If America won’t get its shit together on EVs, maybe China will do it for us. That and more on The Morning Shift on Thursday, Nov. 15, 2018.
Recently in the office we got asked what would be the most realistic way for the United States to switch off completely from internal-combustion engines and go all in on EVs. Maybe regulations at the federal level? The state level?
Nah, we all kind of agreed, the most likely way it’s going to happen is for China to go all in on EVs. The Chinese car market is about 1.7 times as big as ours the last I checked, and there’s going to be a point when global car companies are just going to give us a bunch of EVs because there’s not much else to offer.
And that’s not a completely unrealistic scenario, as China is indeed pushing way ahead on EVs. A nice article today from Bloomberg “China Is Giving the World’s Carmakers an Electric Ultimatum” lays that out:
Starting in January, all major manufacturers operating in China—from global giants Toyota Motor and General Motors to domestic players BYD and BAIC Motor—have to meet minimum requirements there for producing new- energy vehicles, or NEVs (plug-in hybrids, pure-battery electrics, and fuel-cell autos). A complex government equation requires that a sizable portion of their production or imports must be green in 2019, with escalating goals thereafter.
The regime resembles the cap-and-trade systems being deployed worldwide for carbon emissions: Carmakers that don’t meet the quota themselves can purchase credits from rivals that exceed it. But if they can’t buy enough credits, they face government fines or, in a worst-case scenario, having their assembly lines shut down.
Credits like this is how Tesla has made a good amount of money in the past, which is a nice reminder of how much the U.S. government could be doing just like China is right now. We’re just, you know, not.
What I find interesting is that China’s system doesn’t just allow for automakers to produce weak EV efforts and call it a day (as many of California’s regulated-into-existence “compliance cars” like the Chevy Spark EV have been). China’s credits scale down for how little performance a company offers:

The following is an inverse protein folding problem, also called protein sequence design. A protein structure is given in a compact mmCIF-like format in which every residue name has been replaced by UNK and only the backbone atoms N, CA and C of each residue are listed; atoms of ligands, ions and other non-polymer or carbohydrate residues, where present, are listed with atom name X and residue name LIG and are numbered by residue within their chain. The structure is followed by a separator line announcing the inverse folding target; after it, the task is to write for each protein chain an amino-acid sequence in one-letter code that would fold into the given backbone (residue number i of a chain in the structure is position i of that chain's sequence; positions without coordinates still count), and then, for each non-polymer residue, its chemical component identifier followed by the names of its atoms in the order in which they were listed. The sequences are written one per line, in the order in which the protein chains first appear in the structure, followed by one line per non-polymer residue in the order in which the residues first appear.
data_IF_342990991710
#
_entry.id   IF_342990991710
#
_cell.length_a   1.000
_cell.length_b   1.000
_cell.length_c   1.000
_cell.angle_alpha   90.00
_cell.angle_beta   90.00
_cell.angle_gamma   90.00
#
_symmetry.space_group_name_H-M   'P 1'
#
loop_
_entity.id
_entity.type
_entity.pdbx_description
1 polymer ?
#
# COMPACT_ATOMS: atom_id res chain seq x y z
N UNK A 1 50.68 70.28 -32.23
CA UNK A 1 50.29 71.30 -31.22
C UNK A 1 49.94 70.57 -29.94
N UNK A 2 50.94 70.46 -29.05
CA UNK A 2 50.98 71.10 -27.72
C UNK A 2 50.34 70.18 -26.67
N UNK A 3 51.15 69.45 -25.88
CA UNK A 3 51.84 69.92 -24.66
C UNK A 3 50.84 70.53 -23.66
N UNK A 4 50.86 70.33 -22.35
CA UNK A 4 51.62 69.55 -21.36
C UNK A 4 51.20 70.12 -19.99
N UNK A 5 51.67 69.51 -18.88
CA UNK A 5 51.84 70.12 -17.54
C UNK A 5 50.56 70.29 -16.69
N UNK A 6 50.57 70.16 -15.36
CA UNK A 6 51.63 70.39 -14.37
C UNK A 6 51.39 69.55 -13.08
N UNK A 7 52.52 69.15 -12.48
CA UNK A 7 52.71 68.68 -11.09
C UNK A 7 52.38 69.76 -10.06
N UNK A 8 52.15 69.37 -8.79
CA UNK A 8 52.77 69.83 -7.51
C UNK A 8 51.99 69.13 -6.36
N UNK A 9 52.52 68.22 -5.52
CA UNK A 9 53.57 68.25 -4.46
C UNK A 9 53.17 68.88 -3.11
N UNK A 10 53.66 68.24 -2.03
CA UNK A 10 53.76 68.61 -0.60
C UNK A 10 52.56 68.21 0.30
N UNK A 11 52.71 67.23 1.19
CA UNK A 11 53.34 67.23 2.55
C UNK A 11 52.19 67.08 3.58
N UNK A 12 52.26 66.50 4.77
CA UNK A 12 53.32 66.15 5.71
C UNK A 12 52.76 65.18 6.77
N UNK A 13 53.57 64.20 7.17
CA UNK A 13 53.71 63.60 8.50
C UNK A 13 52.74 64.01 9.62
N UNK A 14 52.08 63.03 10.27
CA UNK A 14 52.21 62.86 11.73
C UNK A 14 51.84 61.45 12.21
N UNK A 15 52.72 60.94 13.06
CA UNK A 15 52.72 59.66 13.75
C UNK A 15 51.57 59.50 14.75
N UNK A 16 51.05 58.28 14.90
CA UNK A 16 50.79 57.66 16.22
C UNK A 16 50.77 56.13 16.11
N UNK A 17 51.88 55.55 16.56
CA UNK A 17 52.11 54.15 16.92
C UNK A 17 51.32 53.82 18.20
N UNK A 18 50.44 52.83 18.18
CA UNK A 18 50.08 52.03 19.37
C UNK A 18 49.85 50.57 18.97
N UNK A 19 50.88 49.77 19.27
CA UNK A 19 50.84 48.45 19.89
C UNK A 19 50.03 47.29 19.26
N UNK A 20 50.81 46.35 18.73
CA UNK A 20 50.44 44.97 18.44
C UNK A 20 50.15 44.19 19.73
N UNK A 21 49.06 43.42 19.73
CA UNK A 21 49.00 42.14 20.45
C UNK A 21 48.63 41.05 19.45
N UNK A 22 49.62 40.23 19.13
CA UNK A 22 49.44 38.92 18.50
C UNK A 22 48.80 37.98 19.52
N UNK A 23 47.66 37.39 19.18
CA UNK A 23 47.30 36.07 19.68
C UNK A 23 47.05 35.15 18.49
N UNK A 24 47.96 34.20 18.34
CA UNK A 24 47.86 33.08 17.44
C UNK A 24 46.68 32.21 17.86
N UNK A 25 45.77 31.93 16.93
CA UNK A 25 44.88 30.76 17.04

The formula for doing so is algebraic, and the 10 percent credit target in the first year won’t necessarily equate to 10 percent of cars sold. For example, a pure-electric vehicle with a range topping 300 kilometers (186 miles) will generate more credits than one with lesser performance or than a gasoline- electric hybrid. The rules apply to all companies that manufacture or import more than 30,000 cars annually. The floor rises to 12 percent in 2020, then keeps increasing in line with the government’s ultimate plan to eliminate fossil fuel vehicles by a still-unspecified date.
You can tell that this EV push is indeed exerting real pressure, as Bloomberg notes, because of how carmakers are scrambling to meet its quotas. Bloomberg points to how Toyota, Fiat Chrysler Automobiles, Honda Motor, and Mitsubishi will soon all be selling the same car made by Chinese automaker GAC, which we reported on the other day.
Again, there’s nothing here that the U.S. couldn’t be doing. We’re just letting China take the lead.
This will be a slightly over-the-top assessment of things, but the push for EVs is so strong in China that in Beijing the government is launching a crackdown on EV production. The trick is that this is on unlicensed, low-speed EVs, as Automotive News China reports:
Provincial governments must shut down unlicensed local low-speed EV makers and stop them from producing at plants of licensed automakers, according to a notice released last week by the Ministry of Industry and Information Technology, the regulator of industries, including automobiles, in China.
Low-speed EVs mainly refer to short-range, electric three wheelers and cars equipped with technologically obsolete batteries and electric motors, the ministry said in the notice, without disclosing further specifications on the vehicles.